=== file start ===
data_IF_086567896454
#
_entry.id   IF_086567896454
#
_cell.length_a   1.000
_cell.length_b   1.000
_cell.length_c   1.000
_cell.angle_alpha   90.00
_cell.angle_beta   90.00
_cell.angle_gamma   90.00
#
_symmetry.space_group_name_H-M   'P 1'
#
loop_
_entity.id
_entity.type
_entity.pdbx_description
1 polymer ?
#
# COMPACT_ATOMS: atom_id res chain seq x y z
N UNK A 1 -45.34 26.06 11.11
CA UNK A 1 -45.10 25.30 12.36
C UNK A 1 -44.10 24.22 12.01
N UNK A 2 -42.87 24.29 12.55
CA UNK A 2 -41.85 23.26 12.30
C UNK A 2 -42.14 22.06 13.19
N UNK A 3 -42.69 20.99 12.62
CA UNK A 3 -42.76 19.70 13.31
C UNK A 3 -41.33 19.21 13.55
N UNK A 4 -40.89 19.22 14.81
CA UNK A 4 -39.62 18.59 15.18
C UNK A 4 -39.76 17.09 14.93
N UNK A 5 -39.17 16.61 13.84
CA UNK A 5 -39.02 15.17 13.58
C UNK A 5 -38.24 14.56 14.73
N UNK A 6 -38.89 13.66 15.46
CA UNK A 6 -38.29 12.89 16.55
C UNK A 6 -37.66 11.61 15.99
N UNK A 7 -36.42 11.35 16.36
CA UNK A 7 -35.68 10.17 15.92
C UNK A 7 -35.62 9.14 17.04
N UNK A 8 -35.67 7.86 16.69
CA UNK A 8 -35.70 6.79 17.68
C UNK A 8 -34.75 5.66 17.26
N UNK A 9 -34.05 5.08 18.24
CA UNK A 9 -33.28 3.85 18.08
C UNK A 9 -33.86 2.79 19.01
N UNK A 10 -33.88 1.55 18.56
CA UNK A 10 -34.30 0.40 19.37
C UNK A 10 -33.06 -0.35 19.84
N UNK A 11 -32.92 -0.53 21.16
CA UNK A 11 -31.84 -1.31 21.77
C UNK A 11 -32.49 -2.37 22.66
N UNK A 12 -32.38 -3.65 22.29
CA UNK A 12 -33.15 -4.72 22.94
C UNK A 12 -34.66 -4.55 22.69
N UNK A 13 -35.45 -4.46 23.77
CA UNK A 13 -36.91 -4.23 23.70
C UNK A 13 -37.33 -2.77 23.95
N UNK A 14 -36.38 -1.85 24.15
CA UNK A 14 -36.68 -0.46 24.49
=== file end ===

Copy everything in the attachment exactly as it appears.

data_IF_086567896454
#
_entry.id   IF_086567896454
#
_cell.length_a   1.000
_cell.length_b   1.000
_cell.length_c   1.000
_cell.angle_alpha   90.00
_cell.angle_beta   90.00
_cell.angle_gamma   90.00
#
_symmetry.space_group_name_H-M   'P 1'
#
loop_
_entity.id
_entity.type
_entity.pdbx_description
1 polymer ?
#
# COMPACT_ATOMS: atom_id res chain seq x y z
N UNK A 1 -45.34 26.06 11.11
CA UNK A 1 -45.10 25.30 12.36
C UNK A 1 -44.10 24.22 12.01
N UNK A 2 -42.87 24.29 12.55
CA UNK A 2 -41.85 23.26 12.30
C UNK A 2 -42.14 22.06 13.19
N UNK A 3 -42.69 20.99 12.62
CA UNK A 3 -42.76 19.70 13.31
C UNK A 3 -41.33 19.21 13.55
N UNK A 4 -40.89 19.22 14.81
CA UNK A 4 -39.62 18.59 15.18
C UNK A 4 -39.76 17.09 14.93
N UNK A 5 -39.17 16.61 13.84
CA UNK A 5 -39.02 15.17 13.58
C UNK A 5 -38.24 14.56 14.73
N UNK A 6 -38.89 13.66 15.46
CA UNK A 6 -38.29 12.89 16.55
C UNK A 6 -37.66 11.61 15.99
N UNK A 7 -36.42 11.35 16.36
CA UNK A 7 -35.68 10.17 15.92
C UNK A 7 -35.62 9.14 17.04
N UNK A 8 -35.67 7.86 16.69
CA UNK A 8 -35.70 6.79 17.68
C UNK A 8 -34.75 5.66 17.26
N UNK A 9 -34.05 5.08 18.24
CA UNK A 9 -33.28 3.85 18.08
C UNK A 9 -33.86 2.79 19.01
N UNK A 10 -33.88 1.55 18.56
CA UNK A 10 -34.30 0.40 19.37
C UNK A 10 -33.06 -0.35 19.84
N UNK A 11 -32.92 -0.53 21.16
CA UNK A 11 -31.84 -1.31 21.77
C UNK A 11 -32.49 -2.37 22.66
N UNK A 12 -32.38 -3.65 22.29
CA UNK A 12 -33.15 -4.72 22.94
C UNK A 12 -34.66 -4.55 22.69
N UNK A 13 -35.45 -4.46 23.77
CA UNK A 13 -36.91 -4.23 23.70
C UNK A 13 -37.33 -2.77 23.95
N UNK A 14 -36.38 -1.85 24.15
CA UNK A 14 -36.68 -0.46 24.49